"Bitches Killing the Nation: Analyzing the Violent State-Sponsored Repression of Sex Workers in Zambia, 2004–2008"
by Crago, Anna-Louise (2014)
In 2004, the Zambian government ushered in a period of increased state repression of sex work that took place in the name of protecting the nation from HIV. Repression was articulated through the application of a new curfew ordinance, detention, and high levels of violence against sex workers by state actors in the public sphere. This article critically examines the context of overlapping prohibitionist and abolitionist approaches in transnational and domestic antiprostitution policy in which the repression occurred. This research is based primarily on in-depth interviews with twenty-six Zambian sex workers in Lusaka and Kabwe, as well as on media reports and institutional records.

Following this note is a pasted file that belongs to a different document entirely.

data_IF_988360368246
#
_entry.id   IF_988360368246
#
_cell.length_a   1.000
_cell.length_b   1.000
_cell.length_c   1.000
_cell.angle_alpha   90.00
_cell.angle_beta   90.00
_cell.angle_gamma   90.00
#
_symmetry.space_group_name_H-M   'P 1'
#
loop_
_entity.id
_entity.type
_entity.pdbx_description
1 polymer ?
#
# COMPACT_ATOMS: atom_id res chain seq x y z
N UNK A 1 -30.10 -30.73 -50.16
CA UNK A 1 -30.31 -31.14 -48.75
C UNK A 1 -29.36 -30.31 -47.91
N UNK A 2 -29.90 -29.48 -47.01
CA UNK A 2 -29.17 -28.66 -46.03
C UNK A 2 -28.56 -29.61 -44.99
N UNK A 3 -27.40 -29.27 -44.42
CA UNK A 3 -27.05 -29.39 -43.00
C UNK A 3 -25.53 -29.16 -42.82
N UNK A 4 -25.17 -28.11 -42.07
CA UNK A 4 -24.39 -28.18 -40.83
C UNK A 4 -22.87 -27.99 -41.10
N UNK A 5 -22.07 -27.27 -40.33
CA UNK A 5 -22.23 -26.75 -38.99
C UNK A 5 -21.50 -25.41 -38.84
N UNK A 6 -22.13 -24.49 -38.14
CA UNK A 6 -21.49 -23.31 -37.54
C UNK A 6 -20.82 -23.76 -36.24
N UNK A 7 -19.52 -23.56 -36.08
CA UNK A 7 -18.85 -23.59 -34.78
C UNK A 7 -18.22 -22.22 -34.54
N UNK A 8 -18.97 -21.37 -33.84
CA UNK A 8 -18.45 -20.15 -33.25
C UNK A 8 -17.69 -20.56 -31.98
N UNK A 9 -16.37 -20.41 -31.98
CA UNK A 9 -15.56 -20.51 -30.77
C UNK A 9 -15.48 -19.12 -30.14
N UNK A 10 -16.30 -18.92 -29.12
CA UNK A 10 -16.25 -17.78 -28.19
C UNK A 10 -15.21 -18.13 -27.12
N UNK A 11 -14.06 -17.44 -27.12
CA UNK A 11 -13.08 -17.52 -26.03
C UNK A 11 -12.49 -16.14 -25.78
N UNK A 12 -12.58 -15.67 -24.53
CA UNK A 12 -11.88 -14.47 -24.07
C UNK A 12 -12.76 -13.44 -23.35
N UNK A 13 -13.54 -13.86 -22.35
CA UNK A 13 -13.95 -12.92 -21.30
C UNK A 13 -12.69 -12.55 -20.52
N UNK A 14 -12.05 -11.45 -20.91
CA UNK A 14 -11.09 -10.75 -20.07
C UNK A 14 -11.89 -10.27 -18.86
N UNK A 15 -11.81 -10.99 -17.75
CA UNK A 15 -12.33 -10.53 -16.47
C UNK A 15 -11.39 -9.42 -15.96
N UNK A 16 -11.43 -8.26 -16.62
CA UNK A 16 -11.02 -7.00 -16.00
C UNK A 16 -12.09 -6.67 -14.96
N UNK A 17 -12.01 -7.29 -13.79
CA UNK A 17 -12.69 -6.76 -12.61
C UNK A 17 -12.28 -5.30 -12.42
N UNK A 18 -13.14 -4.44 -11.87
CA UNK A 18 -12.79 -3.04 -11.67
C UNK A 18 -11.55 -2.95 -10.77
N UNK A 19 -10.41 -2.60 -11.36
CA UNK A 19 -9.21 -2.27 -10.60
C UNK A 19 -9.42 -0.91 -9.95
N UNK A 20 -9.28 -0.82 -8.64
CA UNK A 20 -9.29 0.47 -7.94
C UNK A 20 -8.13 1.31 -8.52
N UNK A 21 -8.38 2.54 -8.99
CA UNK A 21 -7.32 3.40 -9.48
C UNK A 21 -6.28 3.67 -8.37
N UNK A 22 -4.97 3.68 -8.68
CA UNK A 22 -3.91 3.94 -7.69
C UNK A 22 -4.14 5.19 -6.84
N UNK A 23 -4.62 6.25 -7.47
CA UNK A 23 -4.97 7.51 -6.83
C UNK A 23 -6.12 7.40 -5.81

KeywordsZambia, Sex Work, Prostitution, Violence, Sexual Economy, Africa, Legal Context
ThemesThird World Women, Women and Work, Non-Western Societies, Women's Work in History, African History
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